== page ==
Pregnancy ultrasound scans are prenatal tests offered to pregnant women. Ultrasounds use sound waves to show pictures of your baby in the uterus. This helps checking on your baby’s health and development.
Given the way ultrasound works in general, the scans are painless. And there are no known side effects on mothers or babies.
During your antenatal period your obstetrician might ask you for specific ultrasound scans. The following sections detail the main ultrasounds in pregnancy. Grouped by the stage during which you would attend each.
Pregnancy Dating Scan (Week 6–12)
As the name indicates the main aim of this scan to give an accurate estimate of your expected date of delivery (EDD).
The scan will show the early pregnancy sac in the womb with the fetus within the sac. The scan is able to show this as early as 6 weeks of pregnancy.
The baby’s heartbeat is also normally visible by 6 weeks of pregnancy.
Visualising the pregnancy in the womb is reassuring. Because it confirms that it is in the right location.
How is it done?
In most cases, your doctor uses a vaginal ultrasound probe for the scan. Vaginal scanning is safe and will not harm your pregnancy in any way.
The measurements taken during the scan are the basis of an accurate EDD estimate.
Nuchal Translucency Ultrasound (Week 11–14)
Down's syndrome causes some level of learning disability. It can vary from mild to severe. Other genetic syndromes are Edwards' syndrome and Patau's syndrome.
Ultrasound scans in the first trimester assess the risk of your baby being affecting by any of these.
How is it done?
This test measures the skin fold thickness, i.e. nuchal translucency, at the back of the baby’s neck. If the neck fold is unusually thick, it may indicate that your baby may have Down's syndrome.
This test is quite accurate to detect Down Syndrome. The detection rate is 80% in the hands of experienced doctors. And the test itself is perfectly safe for your baby.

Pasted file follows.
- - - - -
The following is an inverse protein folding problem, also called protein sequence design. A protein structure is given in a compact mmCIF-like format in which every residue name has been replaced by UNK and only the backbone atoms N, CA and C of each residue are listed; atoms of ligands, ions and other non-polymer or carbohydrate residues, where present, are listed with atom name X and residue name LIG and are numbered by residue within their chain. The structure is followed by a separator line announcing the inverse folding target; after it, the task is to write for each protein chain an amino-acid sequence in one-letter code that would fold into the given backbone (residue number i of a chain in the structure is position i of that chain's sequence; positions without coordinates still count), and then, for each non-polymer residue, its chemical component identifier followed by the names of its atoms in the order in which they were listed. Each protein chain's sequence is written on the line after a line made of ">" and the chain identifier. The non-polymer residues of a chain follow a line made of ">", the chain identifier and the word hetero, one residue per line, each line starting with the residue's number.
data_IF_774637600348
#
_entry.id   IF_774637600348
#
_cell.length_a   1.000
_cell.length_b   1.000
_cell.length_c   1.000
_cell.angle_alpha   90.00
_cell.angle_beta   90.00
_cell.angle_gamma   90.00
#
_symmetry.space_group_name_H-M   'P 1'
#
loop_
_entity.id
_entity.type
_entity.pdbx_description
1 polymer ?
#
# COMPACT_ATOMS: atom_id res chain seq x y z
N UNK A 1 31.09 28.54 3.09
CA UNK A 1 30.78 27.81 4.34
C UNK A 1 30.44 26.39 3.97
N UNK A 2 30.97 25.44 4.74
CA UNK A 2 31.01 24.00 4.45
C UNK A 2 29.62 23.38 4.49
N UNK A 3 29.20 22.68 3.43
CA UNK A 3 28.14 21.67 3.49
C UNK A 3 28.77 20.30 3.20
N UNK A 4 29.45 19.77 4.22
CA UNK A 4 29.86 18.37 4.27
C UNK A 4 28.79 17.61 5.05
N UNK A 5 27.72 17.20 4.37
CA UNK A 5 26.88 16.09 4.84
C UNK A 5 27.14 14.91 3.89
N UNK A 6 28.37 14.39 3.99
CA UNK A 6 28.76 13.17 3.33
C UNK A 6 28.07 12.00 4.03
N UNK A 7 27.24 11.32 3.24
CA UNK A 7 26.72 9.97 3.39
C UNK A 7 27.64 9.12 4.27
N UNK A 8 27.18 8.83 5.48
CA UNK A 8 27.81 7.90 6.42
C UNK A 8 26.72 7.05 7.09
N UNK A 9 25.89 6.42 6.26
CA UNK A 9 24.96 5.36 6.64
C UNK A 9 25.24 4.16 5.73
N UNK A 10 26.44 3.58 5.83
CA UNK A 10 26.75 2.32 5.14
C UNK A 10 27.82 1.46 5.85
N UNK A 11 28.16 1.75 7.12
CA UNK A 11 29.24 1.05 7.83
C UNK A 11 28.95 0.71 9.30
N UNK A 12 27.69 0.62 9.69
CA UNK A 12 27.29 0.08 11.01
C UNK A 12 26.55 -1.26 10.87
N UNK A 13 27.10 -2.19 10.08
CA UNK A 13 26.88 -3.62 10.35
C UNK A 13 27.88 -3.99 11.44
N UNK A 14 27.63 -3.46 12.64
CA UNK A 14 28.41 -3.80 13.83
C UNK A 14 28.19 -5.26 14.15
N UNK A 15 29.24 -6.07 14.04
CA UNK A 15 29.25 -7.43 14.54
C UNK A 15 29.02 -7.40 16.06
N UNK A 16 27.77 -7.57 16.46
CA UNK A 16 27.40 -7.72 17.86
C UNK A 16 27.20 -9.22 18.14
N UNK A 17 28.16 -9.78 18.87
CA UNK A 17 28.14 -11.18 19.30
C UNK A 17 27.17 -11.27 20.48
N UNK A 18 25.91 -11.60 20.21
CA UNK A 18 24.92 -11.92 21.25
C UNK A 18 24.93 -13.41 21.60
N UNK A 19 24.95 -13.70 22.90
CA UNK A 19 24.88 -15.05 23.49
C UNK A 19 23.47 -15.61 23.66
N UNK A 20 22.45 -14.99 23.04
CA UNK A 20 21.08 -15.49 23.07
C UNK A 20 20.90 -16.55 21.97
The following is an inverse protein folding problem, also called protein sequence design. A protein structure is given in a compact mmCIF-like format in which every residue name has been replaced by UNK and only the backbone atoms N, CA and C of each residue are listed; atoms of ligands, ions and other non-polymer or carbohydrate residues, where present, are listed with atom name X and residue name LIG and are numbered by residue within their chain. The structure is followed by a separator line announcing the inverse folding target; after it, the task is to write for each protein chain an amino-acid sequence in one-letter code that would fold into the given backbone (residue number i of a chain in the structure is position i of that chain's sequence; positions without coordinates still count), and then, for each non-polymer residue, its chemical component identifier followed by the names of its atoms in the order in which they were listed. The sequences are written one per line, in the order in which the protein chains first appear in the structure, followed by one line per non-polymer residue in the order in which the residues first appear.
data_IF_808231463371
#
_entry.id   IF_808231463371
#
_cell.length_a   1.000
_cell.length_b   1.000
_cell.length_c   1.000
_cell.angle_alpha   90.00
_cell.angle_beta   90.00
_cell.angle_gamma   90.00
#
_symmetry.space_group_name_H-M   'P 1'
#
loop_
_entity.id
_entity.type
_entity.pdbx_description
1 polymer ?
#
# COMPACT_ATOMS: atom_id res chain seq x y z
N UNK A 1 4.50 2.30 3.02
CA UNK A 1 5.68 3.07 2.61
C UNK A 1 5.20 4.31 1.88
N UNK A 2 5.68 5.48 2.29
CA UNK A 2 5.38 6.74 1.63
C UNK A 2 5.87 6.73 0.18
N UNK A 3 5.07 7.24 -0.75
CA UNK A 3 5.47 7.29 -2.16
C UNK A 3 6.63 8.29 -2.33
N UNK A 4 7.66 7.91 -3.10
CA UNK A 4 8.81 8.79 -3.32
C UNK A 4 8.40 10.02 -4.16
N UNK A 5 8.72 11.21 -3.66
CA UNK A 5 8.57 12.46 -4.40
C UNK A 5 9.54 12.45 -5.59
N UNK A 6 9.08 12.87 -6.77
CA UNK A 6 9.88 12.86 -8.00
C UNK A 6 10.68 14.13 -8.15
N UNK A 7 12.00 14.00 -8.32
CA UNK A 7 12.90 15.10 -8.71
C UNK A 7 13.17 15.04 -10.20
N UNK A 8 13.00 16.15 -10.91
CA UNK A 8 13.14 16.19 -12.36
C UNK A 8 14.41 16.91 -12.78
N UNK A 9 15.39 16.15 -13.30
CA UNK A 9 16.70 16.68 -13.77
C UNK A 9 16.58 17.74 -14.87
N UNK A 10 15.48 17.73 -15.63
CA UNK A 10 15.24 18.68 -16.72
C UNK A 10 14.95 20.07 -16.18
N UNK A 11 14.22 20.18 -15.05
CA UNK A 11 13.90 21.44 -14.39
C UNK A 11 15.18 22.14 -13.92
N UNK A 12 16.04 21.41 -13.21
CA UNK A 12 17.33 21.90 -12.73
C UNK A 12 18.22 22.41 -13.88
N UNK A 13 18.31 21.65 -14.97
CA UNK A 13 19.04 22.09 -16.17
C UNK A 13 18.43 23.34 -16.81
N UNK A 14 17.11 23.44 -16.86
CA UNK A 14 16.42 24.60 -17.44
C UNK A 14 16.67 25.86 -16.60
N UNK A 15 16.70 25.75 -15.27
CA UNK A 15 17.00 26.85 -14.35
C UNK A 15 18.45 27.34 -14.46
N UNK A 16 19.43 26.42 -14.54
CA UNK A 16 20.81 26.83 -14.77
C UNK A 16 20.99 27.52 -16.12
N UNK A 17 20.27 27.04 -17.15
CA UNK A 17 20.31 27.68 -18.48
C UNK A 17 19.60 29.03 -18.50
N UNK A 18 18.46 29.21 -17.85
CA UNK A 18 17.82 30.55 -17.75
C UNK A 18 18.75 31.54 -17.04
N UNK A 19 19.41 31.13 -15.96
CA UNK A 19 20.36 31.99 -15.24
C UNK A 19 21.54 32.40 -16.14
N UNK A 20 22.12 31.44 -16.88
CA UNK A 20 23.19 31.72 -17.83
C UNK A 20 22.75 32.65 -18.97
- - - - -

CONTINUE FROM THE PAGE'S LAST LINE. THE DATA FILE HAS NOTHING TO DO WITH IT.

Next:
If your baby is in an optimal position, ultrasound examination after 11 weeks may be able to visualise the baby’s nasal bone. The absence of the nasal bone can be a sign of concern, which increases the risk of Down's Syndrome.
You will be informed about further testing, such as non-invasive prenatal testing, and counselling options if you receive a high risk result for Down's syndrome.
Anomaly Scans (Week 18–22)
The aim on this scan is to reassure parents-to-be that your baby will be born healthy with no congenital deformities.
This ultrasound scan screens for abnormalities in the physical structure of the baby. For example in the heart, lungs, spine, brain, long bones in legs or arms, organs in the abdomen like liver, stomach, intestines, kidneys and bladder.
Detecting of certain abnormalities will alert doctors to the possibility of genetic abnormalities in the baby. Further testing is then done to exclude these.
Most mothers and their partners enjoy the morphology ultrasound the most. This is because the view of your baby will be quite clear. You may be able to see their fingers and toes and shape of their face. This ultrasound can also find out the sex of your baby. But this depends on baby not being shy and being in a good position for the sonographer to make out if they are a boy or a girl.
How is it done?
Ultrasound screening for physical anomalies is usually done during around the fifth month or 20th week (second trimester) of your pregnancy. A sonographer or obstetrician conducts this using an advanced ultrasound machine.
The accuracy of these pregnancy ultrasound scans is about 70% in detecting all anomalies. It is impossible to provide 100% accuracy. The fetus’s structure in fact varies based on many influential factors. These include:
- maternal weight,
- reduced or increased amniotic fluid (the fluid around baby),
- abdominal trauma, and
- position of baby
The sonographer may in fact ask you to return for another ultrasound. This is because the baby is in a difficult position for them to get a clear view. With the hope that they can get a better view of your baby next time.
Third Trimester Ultrasound (32–36 weeks)
In some cases women attend ultrasounds in the third trimester.
Pregnancy Growth Ultrasound
A growth scan aims to confirm that your baby is growing well.
It is also used to determine if the amniotic fluid (water around baby) is enough. This determines the health status of your baby as well as the placenta location.
If the placenta is sitting lower in the uterus, its location may cause problems later in pregnancy or labour.
The ultrasound in this case checks to make sure that as your uterus as grown upwards in pregnancy. And that your placenta is now no longer low lying.
It is quite common for a placenta to be low lying in early pregnancy. And be in the correct position later in pregnancy.
Doppler flow studies
This ultrasound, also known as doppler scan, is a more specialised mode of ultrasound. It aims to provide more information on the blood flow status of the placenta.